Asian bonds – entering quality territory

Asian bonds have seen strong growth and may offer quality diversification potential.

Blurry borders between developed and emerging countries

The division of the world into developed (DM) and emerging markets (EM) may be an out of date classification. To a degree the current trade conflict is an example of how little separates the developed from the emerging. The United States is reacting extremely nervously to China's rise to second largest global economy, right next to America in the global power hierarchy. In capital markets, on the other hand, the old order still prevails – at least in the perceptions and classifications of the norm-setting index providers. The division into DM and EM sometimes has somewhat peculiar effects. Countries such as South Korea, Hong Kong or Singapore are listed as emerging markets, along with Russia, Saudi Arabia or Pakistan. But this does not change the fact that for many investors emerging markets are a separate, self-contained asset class, not to be mixed with, for example, U.S. corporate bonds.

In our view, Asian hard-currency bonds in particular do not deserve this skepticism. On many parameters they are at least on par with developed countries, and well ahead of most other EM regions. Ownership is one aspect of this superiority. Almost four-fifths of Asian dollar-bond issues are now taken up by Asian investors, which, in our opinion, increases this asset class's stability.

What favors Asian bonds less is that, although listed as emerging, they generally offer returns close to those of developed-country assets. This has become less the case recently, however. In the spring, the U.S. and European central banks made it clear that their key interest rates might go down again. This accelerated the decline in yields on developed bond markets that had already been in place for some months, and generated a rise to a record 13 trillion dollars in bonds with negative yields worldwide in June.[1] Negative interest rates have even spread to the eastern periphery of Europe, with Poland, the Czech Republic and Hungary also now receiving money for borrowing. Asia is still a long way from this, as the chart below shows. And in the current environment of ultra-low interest rates, in which every basis point counts, this should ensure more attention for the region. Developed central banks' renewed dovishness has also dissipated investors' fears that liquidity could flee emerging markets.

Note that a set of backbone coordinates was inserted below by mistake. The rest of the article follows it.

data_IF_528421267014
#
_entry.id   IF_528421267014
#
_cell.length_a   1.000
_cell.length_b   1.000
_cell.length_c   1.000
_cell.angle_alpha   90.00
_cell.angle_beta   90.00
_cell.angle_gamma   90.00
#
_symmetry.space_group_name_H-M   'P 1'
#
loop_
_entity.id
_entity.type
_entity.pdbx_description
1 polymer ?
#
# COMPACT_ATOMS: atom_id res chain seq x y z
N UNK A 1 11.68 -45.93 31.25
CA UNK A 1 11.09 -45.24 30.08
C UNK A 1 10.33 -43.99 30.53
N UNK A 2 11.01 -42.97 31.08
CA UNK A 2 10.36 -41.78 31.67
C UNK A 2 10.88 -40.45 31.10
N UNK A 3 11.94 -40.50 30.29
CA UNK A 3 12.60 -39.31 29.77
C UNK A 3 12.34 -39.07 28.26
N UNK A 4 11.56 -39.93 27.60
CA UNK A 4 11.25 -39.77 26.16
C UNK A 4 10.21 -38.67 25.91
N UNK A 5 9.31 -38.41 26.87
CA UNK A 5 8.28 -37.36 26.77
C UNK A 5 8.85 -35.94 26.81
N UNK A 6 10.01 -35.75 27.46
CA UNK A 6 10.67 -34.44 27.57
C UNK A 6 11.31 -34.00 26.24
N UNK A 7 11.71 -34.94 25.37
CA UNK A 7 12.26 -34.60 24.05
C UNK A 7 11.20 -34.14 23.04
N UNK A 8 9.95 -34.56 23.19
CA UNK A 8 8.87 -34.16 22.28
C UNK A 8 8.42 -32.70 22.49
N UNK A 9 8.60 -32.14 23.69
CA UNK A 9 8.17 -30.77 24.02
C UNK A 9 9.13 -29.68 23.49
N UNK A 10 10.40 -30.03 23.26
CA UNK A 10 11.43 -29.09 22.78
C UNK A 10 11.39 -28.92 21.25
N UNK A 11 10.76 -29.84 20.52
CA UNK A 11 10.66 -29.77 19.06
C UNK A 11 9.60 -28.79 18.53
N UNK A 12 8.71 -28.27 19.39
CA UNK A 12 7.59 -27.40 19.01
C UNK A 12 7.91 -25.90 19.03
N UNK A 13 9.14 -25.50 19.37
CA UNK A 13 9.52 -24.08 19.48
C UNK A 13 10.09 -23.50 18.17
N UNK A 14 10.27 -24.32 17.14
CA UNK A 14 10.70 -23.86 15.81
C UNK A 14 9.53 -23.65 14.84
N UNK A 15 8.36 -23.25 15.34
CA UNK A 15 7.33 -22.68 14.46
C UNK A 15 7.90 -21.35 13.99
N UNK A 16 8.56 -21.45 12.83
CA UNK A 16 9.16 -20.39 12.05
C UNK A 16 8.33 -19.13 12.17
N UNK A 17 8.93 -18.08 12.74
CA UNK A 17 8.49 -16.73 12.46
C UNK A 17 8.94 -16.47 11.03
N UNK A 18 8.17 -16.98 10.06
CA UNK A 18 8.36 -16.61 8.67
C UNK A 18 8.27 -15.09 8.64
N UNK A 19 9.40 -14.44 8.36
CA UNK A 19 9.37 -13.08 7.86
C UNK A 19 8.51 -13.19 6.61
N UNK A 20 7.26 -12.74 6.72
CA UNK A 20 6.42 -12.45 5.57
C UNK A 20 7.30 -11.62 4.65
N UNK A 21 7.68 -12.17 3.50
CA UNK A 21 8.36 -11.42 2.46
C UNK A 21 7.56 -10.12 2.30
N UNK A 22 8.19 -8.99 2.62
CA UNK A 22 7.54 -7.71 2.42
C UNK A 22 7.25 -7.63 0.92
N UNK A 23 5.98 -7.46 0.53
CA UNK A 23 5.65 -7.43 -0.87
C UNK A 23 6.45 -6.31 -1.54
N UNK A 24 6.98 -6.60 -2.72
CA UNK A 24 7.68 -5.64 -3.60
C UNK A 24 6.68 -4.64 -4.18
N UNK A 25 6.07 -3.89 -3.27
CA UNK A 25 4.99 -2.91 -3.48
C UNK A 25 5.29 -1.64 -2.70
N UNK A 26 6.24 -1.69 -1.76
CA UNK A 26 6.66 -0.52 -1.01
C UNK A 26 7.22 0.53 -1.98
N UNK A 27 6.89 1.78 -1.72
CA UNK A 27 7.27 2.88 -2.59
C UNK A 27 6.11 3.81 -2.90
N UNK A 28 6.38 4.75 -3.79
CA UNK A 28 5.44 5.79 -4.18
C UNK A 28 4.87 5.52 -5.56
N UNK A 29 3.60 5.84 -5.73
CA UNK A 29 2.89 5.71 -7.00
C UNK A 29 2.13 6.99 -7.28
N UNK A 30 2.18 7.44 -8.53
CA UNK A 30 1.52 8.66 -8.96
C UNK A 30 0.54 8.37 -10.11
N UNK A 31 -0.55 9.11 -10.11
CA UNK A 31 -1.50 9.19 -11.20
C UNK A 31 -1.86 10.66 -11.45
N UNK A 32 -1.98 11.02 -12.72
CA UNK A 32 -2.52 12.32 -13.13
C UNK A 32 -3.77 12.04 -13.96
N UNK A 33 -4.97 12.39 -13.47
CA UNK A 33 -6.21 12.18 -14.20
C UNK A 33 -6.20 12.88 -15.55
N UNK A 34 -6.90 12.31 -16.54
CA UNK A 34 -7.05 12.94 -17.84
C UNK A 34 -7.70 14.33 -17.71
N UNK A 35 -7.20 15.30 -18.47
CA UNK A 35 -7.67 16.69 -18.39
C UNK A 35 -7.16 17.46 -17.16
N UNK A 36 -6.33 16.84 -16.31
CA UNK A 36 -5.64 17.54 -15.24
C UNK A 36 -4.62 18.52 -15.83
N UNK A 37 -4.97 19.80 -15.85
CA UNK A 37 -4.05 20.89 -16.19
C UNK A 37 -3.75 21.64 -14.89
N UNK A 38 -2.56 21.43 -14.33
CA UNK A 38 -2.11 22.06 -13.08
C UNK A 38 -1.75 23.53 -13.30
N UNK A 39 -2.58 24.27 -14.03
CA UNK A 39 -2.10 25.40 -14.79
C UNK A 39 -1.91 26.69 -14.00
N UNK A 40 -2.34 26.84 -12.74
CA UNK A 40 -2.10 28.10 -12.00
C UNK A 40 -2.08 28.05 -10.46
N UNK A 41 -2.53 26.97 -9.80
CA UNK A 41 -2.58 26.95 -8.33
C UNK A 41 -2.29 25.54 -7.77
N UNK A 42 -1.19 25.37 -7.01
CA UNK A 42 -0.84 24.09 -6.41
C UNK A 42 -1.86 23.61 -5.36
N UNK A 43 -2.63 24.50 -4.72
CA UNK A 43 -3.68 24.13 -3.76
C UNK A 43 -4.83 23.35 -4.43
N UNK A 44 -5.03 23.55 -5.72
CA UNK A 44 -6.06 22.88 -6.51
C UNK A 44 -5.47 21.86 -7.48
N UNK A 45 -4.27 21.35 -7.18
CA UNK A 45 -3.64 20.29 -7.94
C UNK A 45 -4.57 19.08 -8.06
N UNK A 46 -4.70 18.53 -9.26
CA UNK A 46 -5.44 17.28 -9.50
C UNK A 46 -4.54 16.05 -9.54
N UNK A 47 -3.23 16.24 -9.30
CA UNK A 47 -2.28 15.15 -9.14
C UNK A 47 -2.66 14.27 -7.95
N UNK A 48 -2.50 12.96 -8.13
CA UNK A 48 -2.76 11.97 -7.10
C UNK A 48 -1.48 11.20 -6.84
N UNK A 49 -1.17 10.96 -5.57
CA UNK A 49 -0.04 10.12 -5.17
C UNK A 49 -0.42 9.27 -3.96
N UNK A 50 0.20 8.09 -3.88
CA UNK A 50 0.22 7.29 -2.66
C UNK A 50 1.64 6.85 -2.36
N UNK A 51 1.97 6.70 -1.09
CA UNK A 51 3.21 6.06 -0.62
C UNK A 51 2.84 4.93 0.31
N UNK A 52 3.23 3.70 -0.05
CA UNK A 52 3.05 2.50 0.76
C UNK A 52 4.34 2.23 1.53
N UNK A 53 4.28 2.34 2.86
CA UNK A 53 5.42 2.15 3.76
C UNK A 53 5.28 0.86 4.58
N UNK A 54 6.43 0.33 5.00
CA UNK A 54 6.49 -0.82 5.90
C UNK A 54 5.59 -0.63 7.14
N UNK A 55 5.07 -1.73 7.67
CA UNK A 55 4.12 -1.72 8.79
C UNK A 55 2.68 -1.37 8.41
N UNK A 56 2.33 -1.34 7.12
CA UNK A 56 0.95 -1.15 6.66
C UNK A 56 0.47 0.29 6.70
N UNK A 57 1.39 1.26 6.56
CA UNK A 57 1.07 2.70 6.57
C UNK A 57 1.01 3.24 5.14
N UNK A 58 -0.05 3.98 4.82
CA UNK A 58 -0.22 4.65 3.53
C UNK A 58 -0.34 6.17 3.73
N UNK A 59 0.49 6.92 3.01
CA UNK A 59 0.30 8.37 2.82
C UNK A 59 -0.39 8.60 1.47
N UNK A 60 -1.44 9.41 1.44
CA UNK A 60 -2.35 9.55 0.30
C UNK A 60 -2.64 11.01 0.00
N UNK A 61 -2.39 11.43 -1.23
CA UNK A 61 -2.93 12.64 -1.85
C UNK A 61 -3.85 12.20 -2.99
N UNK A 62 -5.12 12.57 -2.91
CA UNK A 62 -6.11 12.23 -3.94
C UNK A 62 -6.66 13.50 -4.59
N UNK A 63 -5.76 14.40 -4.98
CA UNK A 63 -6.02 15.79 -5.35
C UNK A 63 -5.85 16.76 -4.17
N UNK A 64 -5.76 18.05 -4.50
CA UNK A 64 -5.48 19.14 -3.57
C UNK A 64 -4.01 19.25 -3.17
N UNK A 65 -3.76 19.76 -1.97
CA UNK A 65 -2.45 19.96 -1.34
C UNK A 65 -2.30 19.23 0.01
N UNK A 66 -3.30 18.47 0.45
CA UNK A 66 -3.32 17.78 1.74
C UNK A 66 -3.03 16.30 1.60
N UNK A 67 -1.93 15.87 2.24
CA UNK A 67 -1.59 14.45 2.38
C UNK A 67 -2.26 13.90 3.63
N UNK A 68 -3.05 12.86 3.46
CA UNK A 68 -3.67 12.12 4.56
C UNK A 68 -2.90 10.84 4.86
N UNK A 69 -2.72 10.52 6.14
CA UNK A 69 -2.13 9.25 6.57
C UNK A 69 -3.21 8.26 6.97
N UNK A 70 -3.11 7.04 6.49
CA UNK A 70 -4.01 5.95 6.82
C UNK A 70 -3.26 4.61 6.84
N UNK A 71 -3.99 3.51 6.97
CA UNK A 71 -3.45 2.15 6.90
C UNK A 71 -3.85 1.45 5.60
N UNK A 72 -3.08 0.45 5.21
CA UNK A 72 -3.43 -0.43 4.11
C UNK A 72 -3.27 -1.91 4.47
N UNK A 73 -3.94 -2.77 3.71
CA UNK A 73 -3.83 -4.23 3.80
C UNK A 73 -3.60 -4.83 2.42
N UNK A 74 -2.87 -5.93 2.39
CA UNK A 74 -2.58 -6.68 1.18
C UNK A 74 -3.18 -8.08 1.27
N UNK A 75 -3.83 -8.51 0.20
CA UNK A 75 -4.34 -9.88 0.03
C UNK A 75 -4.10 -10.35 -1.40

Emerging-market bonds by region and status (corporate vs. sovereign)

Sources: Bloomberg Finance L.P., DWS Investment GmbH as of 7/10/19

Peculiarities of emerging-market indices

The chart highlights a number of distinctive features of emerging-market bonds.

  • Yields on corporate-bond indices are on average lower than those on government-bond indices.
  • The four regions divide into two: in Latin America and the Middle East, yields are well above those in Asia and (broadly defined) emerging Europe.
  • The index composition is more dynamic than for developed-country indices, with a corresponding impact on the key figures for the index.[2] In general, there are some structural differences between emerging-market indices, which makes comparisons challenging (see appendix for more).

Drivers of Asian capital markets

The Asian bond market is currently being driven by a range of global and local factors.

  • Not surprisingly, the U.S. trade conflicts with China and other countries are having a strong influence. The G20 meeting did not lead to any further escalation of the conflict with China nor was the dispute resolved. It continues to smolder in the background and is likely to deter investment and provoke further disruptions and shifts in value chains.
  • U.S. interest rates and the strength of the dollar are extremely important for bond markets and inflows into the region. The start of the U.S. interest-rate hike cycle a few years ago caused some nervousness. Bonds have performed well this year after it became clear that the U.S. Federal Reserve (Fed) is now more likely to lower interest rates than raise them.
  • Commodity prices also play an important role in emerging markets in general. Unlike most of its EM peers Asia benefits from lower prices as it is a net importer. If Asian capital markets nevertheless should begin to show weakness in periods of declining commodity prices, it is mostly because these price declines have been interpreted as an indication of a weaker global economy.
  • Inflation plays a much smaller role in emerging markets than in the past. In Asia in particular inflation is so low overall that the central banks face no obstacle should they need to relax monetary policy further.